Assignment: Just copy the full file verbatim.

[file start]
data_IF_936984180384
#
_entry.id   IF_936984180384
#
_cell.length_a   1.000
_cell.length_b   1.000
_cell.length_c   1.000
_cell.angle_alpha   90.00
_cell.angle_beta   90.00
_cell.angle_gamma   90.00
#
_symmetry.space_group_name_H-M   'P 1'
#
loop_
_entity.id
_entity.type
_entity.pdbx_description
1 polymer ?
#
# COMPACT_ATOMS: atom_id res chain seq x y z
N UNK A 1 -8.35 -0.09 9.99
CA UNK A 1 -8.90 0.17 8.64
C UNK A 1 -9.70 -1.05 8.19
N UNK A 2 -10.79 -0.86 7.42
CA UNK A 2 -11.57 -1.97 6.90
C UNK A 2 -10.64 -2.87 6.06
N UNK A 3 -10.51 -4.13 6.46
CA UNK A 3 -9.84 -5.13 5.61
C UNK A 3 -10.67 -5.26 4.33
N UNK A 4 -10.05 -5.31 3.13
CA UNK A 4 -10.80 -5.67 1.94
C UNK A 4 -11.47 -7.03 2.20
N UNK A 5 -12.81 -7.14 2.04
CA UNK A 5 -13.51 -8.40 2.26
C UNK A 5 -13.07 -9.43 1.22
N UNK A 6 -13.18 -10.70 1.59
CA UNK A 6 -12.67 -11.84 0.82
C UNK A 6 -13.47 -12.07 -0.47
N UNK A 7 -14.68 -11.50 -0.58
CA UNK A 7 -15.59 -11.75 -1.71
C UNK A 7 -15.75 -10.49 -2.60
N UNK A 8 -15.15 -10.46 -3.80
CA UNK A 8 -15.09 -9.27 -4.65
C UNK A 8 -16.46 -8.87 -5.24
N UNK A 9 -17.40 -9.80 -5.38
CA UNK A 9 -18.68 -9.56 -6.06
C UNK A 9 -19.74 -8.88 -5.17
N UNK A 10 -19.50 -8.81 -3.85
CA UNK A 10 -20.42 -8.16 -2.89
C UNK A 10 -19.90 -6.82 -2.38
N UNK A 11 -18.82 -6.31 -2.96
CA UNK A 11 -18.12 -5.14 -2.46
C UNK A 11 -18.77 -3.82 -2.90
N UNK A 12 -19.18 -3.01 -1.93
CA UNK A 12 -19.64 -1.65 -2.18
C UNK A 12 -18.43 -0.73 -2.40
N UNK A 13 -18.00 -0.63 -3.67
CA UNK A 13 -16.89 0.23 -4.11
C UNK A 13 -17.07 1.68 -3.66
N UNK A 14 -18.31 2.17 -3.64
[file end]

data_IF_936984180384
#
_entry.id   IF_936984180384
#
_cell.length_a   1.000
_cell.length_b   1.000
_cell.length_c   1.000
_cell.angle_alpha   90.00
_cell.angle_beta   90.00
_cell.angle_gamma   90.00
#
_symmetry.space_group_name_H-M   'P 1'
#
loop_
_entity.id
_entity.type
_entity.pdbx_description
1 polymer ?
#
# COMPACT_ATOMS: atom_id res chain seq x y z
N UNK A 1 -8.35 -0.09 9.99
CA UNK A 1 -8.90 0.17 8.64
C UNK A 1 -9.70 -1.05 8.19
N UNK A 2 -10.79 -0.86 7.42
CA UNK A 2 -11.57 -1.97 6.90
C UNK A 2 -10.64 -2.87 6.06
N UNK A 3 -10.51 -4.13 6.46
CA UNK A 3 -9.84 -5.13 5.61
C UNK A 3 -10.67 -5.26 4.33
N UNK A 4 -10.05 -5.31 3.13
CA UNK A 4 -10.80 -5.67 1.94
C UNK A 4 -11.47 -7.03 2.20
N UNK A 5 -12.81 -7.14 2.04
CA UNK A 5 -13.51 -8.40 2.26
C UNK A 5 -13.07 -9.43 1.22
N UNK A 6 -13.18 -10.70 1.59
CA UNK A 6 -12.67 -11.84 0.82
C UNK A 6 -13.47 -12.07 -0.47
N UNK A 7 -14.68 -11.50 -0.58
CA UNK A 7 -15.59 -11.75 -1.71
C UNK A 7 -15.75 -10.49 -2.60
N UNK A 8 -15.15 -10.46 -3.80
CA UNK A 8 -15.09 -9.27 -4.65
C UNK A 8 -16.46 -8.87 -5.24
N UNK A 9 -17.40 -9.80 -5.38
CA UNK A 9 -18.68 -9.56 -6.06
C UNK A 9 -19.74 -8.88 -5.17
N UNK A 10 -19.50 -8.81 -3.85
CA UNK A 10 -20.42 -8.16 -2.89
C UNK A 10 -19.90 -6.82 -2.38
N UNK A 11 -18.82 -6.31 -2.96
CA UNK A 11 -18.12 -5.14 -2.46
C UNK A 11 -18.77 -3.82 -2.90
N UNK A 12 -19.18 -3.01 -1.93
CA UNK A 12 -19.64 -1.65 -2.18
C UNK A 12 -18.43 -0.73 -2.40
N UNK A 13 -18.00 -0.63 -3.67
CA UNK A 13 -16.89 0.23 -4.11
C UNK A 13 -17.07 1.68 -3.66
N UNK A 14 -18.31 2.17 -3.64